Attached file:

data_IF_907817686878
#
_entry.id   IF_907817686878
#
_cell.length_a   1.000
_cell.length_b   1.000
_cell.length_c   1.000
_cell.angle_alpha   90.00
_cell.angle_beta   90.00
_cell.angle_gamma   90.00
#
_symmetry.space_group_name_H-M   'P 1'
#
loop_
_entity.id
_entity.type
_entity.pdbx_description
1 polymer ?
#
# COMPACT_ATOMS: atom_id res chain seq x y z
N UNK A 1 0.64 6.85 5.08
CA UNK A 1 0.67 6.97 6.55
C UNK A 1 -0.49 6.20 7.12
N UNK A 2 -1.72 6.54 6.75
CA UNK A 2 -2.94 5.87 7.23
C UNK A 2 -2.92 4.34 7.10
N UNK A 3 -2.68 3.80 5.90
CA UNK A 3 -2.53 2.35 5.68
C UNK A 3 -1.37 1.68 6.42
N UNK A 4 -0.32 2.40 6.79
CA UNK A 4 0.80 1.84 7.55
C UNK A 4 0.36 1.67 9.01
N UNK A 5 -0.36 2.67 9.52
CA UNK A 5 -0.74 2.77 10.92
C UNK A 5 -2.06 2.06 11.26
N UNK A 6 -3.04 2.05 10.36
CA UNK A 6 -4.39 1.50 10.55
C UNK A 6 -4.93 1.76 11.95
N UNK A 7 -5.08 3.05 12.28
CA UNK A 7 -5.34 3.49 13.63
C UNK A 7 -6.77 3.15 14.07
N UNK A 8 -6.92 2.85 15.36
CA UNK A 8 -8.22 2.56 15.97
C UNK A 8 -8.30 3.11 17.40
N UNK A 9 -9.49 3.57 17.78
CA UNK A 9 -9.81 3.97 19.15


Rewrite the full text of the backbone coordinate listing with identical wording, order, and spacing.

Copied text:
data_IF_907817686878
#
_entry.id   IF_907817686878
#
_cell.length_a   1.000
_cell.length_b   1.000
_cell.length_c   1.000
_cell.angle_alpha   90.00
_cell.angle_beta   90.00
_cell.angle_gamma   90.00
#
_symmetry.space_group_name_H-M   'P 1'
#
loop_
_entity.id
_entity.type
_entity.pdbx_description
1 polymer ?
#
# COMPACT_ATOMS: atom_id res chain seq x y z
N UNK A 1 0.64 6.85 5.08
CA UNK A 1 0.67 6.97 6.55
C UNK A 1 -0.49 6.20 7.12
N UNK A 2 -1.72 6.54 6.75
CA UNK A 2 -2.94 5.87 7.23
C UNK A 2 -2.92 4.34 7.10
N UNK A 3 -2.68 3.80 5.90
CA UNK A 3 -2.53 2.35 5.68
C UNK A 3 -1.37 1.68 6.42
N UNK A 4 -0.32 2.40 6.79
CA UNK A 4 0.80 1.84 7.55
C UNK A 4 0.36 1.67 9.01
N UNK A 5 -0.36 2.67 9.52
CA UNK A 5 -0.74 2.77 10.92
C UNK A 5 -2.06 2.06 11.26
N UNK A 6 -3.04 2.05 10.36
CA UNK A 6 -4.39 1.50 10.55
C UNK A 6 -4.93 1.76 11.95
N UNK A 7 -5.08 3.05 12.28
CA UNK A 7 -5.34 3.49 13.63
C UNK A 7 -6.77 3.15 14.07
N UNK A 8 -6.92 2.85 15.36
CA UNK A 8 -8.22 2.56 15.97
C UNK A 8 -8.30 3.11 17.40
N UNK A 9 -9.49 3.57 17.78
CA UNK A 9 -9.81 3.97 19.15